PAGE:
One-Man Indie Project Citybound Aims to Out-SimCity SimCity

An ambitious new project from an independent developer looks to be just the thing to take the bitter taste of the SimCity reboot away.

News by Pete Davison, .

Last year's SimCity did a few interesting things, but ultimately it was something of a hot mess that is still being cleaned up today.

And while there are people who are persevering with Maxis' title, many have since moved on to alternative titles such as Cities XL, Banished or even the terrifying rabbit-hole that is Dwarf Fortress. But none of those games have quite managed to provide the same kind of magic as the earlier SimCity games. Each of them do their own things really well, of course, but earlier incarnations of what was once Maxis' flagship series still provide the benchmark for how good the citybuilder genre can really be.

Enter independent developer Anselm Eickhoff, then, who politely describes his own feelings about the new SimCity as "mixed" and explains how he could see the unrealized potential in Maxis' creation. Eickhoff felt that the disappointment that was SimCity left a yawning hole just waiting to be filled by the next great citybuilder sim -- and, since he was a big fan of this type of game, he felt he had the knowledge and skills to have a good crack at providing what people want.

Procedurally generated buildings spring up around the road network you build; meanwhile, individually modelled cars drive around your streets. (Click for animation)

The result is Citybound, an ambitious project with some specific goals: it will be single-player and completely offline; it will simulate one whole huge region at once; it will be affordable and not rely on DLC; it will be inherently moddable from the outset; and it will make use of an Early Access model for a reduced price.

Eickhoff has made the interesting decision to write the game in JavaScript, using WebGL for its visuals. The reason for this is to ensure that the game supports Windows, Mac and Linux systems from the outset without the need for complicated porting. Eickhoff is also most comfortable with JavaScript as a programming environment, but notes that he intends to bundle the game with its own fullscreen browser (node-webkit, for those in the know) so it both looks and feels like a native game. The advantage of programming the game in JavaScript and making use of technologies such as HTML5 and WebGL, however, is that aspects of the game that don't require native, proprietary features -- things like saves and the like -- can run in any browser, allowing you to do things like share 3D snapshots of your hard work online for anyone to take a look at.

Citybound makes use of what Eickhoff calls "microscopic agent-based simulation" -- but deliberately doesn't go so far as SimCity did by modelling the flow of sewage through the city, for example. This means that individual cars and pedestrians are simulated; poop blobs are not. An example video on Eickhoff's site demonstrates a 3.2x3.2 square mile street grid with 51,000 cars, each with individual pathfinding, basic collision avoidance and variance in behavior, running at 30 frames per second on his four year old gaming PC.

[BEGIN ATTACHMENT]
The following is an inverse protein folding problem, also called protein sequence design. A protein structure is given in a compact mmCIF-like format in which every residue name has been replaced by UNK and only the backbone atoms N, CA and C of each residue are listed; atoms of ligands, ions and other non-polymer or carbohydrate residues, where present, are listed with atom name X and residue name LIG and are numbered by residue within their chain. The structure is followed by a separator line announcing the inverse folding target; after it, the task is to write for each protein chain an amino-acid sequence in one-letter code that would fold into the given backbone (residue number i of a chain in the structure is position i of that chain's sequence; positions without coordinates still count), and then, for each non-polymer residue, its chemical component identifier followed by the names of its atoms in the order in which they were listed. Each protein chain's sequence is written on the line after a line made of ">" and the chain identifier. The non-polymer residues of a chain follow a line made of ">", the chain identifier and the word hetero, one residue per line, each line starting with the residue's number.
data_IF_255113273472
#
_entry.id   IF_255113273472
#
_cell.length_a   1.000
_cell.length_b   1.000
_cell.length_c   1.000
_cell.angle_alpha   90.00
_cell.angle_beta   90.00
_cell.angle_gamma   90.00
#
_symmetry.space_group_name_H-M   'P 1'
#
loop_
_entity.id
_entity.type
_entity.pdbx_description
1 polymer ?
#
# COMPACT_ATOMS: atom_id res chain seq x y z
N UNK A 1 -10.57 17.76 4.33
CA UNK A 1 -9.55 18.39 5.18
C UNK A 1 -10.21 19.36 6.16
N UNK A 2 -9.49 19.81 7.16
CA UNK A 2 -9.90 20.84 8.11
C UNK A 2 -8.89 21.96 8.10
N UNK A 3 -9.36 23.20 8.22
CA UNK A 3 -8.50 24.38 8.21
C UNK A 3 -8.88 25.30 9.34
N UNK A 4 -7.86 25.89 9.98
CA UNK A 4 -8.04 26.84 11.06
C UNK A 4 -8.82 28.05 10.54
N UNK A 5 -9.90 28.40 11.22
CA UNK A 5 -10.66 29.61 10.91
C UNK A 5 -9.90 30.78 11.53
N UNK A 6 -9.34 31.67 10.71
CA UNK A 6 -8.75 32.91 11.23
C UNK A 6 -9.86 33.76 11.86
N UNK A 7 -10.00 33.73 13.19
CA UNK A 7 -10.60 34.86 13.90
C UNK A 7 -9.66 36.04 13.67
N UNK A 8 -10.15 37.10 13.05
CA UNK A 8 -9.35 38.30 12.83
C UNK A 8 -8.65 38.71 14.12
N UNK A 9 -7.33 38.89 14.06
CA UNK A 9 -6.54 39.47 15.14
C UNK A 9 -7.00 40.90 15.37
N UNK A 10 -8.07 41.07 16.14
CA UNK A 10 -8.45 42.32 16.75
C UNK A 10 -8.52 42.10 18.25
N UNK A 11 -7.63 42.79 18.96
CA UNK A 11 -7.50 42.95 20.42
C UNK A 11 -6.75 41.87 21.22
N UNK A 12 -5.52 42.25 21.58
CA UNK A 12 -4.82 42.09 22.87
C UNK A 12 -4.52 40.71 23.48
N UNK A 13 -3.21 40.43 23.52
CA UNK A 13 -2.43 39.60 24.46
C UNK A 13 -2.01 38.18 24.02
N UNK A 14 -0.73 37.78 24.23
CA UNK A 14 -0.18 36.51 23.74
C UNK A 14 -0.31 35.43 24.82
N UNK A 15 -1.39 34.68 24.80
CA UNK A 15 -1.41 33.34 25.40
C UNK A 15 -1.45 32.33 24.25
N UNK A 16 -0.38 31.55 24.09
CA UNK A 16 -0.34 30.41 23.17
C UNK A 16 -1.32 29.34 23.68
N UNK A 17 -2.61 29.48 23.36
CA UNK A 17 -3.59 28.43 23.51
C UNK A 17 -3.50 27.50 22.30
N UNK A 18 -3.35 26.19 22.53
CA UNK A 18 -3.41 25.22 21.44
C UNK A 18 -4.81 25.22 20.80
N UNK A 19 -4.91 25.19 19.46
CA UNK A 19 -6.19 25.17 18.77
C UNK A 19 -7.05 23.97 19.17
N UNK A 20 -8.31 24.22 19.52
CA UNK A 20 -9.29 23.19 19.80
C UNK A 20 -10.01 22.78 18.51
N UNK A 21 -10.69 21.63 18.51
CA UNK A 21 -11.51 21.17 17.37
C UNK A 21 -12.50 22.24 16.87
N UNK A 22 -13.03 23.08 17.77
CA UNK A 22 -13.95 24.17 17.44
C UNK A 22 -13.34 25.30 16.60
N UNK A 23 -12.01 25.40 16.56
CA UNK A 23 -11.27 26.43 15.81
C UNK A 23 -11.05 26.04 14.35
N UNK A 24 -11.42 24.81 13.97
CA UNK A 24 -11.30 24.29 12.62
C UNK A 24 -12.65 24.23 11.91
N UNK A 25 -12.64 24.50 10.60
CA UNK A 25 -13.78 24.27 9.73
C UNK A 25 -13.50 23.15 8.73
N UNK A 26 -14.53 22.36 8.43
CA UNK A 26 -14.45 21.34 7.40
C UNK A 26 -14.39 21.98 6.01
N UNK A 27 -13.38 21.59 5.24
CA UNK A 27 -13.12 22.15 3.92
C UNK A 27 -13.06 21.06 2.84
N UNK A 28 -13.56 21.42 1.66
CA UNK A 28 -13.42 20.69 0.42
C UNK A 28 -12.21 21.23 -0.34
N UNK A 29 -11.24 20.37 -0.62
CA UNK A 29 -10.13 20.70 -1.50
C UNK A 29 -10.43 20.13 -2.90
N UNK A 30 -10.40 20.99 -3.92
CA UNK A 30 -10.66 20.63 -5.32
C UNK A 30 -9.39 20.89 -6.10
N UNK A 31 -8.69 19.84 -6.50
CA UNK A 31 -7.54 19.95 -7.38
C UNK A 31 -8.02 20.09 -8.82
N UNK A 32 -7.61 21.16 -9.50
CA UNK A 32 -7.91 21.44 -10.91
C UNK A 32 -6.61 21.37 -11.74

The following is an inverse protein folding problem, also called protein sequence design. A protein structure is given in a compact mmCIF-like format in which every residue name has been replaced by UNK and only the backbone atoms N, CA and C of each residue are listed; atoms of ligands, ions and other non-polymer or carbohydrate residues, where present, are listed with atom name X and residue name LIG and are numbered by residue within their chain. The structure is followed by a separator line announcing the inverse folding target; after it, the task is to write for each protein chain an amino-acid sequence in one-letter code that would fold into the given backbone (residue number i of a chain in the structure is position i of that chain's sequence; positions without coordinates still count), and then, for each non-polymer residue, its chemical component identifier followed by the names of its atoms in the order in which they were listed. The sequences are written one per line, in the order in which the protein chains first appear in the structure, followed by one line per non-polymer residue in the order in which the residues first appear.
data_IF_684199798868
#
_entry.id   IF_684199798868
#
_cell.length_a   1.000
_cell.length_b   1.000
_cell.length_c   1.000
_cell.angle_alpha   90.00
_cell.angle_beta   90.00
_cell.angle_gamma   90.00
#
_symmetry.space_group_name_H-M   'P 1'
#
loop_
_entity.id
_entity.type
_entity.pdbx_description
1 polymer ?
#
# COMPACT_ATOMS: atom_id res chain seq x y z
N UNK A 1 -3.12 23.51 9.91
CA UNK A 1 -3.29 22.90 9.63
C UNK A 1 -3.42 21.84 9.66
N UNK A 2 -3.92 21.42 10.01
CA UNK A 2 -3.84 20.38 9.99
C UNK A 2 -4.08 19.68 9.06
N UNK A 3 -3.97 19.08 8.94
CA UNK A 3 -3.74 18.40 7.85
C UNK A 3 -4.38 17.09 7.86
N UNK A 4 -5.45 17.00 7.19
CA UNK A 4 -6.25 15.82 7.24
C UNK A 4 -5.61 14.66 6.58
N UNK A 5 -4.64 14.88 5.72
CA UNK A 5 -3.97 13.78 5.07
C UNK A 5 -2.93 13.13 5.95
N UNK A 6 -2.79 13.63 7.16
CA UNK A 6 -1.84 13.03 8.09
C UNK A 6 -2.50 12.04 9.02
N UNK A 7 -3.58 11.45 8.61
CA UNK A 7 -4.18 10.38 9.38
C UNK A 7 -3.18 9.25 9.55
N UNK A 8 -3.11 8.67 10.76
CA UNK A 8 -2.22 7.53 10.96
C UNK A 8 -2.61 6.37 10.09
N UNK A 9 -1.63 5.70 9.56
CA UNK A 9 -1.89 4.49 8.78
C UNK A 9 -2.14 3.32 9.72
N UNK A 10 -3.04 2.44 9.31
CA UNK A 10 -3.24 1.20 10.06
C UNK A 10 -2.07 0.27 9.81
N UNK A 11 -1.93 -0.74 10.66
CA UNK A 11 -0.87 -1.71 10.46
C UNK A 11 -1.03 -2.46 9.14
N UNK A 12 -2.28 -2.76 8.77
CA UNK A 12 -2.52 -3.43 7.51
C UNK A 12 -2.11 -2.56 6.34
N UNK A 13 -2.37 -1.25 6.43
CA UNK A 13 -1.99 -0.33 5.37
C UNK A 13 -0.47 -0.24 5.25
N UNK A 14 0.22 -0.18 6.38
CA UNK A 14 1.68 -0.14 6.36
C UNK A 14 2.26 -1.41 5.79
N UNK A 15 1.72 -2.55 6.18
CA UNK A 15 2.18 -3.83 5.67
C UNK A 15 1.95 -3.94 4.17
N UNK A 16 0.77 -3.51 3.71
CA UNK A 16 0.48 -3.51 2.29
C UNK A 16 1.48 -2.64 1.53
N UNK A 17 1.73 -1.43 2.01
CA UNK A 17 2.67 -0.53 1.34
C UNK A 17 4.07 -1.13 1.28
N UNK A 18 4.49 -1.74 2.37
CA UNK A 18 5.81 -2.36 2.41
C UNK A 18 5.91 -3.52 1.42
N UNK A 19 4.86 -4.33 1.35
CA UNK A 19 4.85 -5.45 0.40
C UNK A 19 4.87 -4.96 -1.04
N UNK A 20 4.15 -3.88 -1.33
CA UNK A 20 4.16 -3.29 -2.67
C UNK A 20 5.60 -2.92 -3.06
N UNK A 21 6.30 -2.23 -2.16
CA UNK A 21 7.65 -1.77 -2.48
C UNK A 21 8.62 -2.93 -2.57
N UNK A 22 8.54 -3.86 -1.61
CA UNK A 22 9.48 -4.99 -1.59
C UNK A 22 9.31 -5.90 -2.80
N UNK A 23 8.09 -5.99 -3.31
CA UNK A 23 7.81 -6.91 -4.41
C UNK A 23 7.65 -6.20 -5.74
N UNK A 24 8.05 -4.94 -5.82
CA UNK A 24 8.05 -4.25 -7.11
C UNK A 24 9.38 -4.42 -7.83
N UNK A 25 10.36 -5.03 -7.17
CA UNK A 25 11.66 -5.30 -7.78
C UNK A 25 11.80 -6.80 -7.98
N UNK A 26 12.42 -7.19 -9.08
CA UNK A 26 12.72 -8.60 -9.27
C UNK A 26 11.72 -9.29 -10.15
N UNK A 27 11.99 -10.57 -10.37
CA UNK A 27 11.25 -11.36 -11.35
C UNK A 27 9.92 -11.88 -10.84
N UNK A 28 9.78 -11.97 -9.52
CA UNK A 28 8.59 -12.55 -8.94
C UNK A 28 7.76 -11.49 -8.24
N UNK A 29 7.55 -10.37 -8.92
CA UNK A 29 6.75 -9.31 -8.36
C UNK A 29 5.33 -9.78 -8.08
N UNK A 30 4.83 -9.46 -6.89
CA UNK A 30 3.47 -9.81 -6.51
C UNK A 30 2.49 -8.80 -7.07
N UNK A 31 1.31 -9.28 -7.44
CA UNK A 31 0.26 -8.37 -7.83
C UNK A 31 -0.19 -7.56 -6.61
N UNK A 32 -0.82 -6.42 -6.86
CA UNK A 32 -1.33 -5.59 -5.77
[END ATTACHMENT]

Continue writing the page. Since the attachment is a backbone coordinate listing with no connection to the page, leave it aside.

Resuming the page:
Procedural generation is a big part of the game. Procedural buildings will sprout up around the road networks you construct, allowing for an enormous amount of flexibility in city layouts -- something that SimCity didn't encourage all that much. At present, buildings are all rectangular, but Eickhoff intends to incorporate different types of construction and building shapes as development continues.

In terms of gameplay, Eickhoff is intending it to follow the SimCity mold fairly closely. You'll zone areas for various purposes, and demand for residential, commercial and industrial zones will change over time. You'll need to manage the city's utilities -- electricity, water and sewage -- and ensure that it has good service coverage. You'll also need to take care of public transportation, and Eickhoff intends to incorporate agriculture, too, potentially allowing for the creation of rural areas rather than just sprawling metropolises.

The urban sprawl it's possible to create in Citybound puts SimCity's tiny plots to shame. Notice how the buildings are larger towards the center of the city.

Since Eickhoff first revealed his thoughts and prototype footage on his website at the end of February, he's attracted over 100,000 unique visitors to his blog, gained 480 Twitter followers and attracted $380 in direct donations, $150 in Bitcoin donations and $30 worth of Dogecoin donations.

"I am overwhelmed and incredibly thankful," he wrote. "Most thankful I am for the dozens of people who offered help in all kinds of areas: music composition, audio engineering, 3D modelling, writing, design, coverage on blogs, podcasts and YouTube channels. Even more relevant to this project: real architects, civil engineers, traffic modellers, geologists and all kinds of other knowledgeable people offered there advice. With their help this could become the most informed city building game ever."

The strong support for the project has inspired Eickhoff to make some changes in his life and focus his attention on Citybound. He intends to continue working part-time, but "only to afford rent and some noodles" -- the rest, he hopes, will come from donations. He intends to get a playable alpha with core gameplay mechanics out of the door within 1-3 months, and progress from there.

Whether Eickhoff will be able to produce a convincing contender for SimCity's former crown working largely by himself remains to be seen, but it's clear from his posts to date that his heart is very much in the right place. For citybuilder fans, this looks like a project to keep an eye on -- stay tuned to the official website for the latest news.

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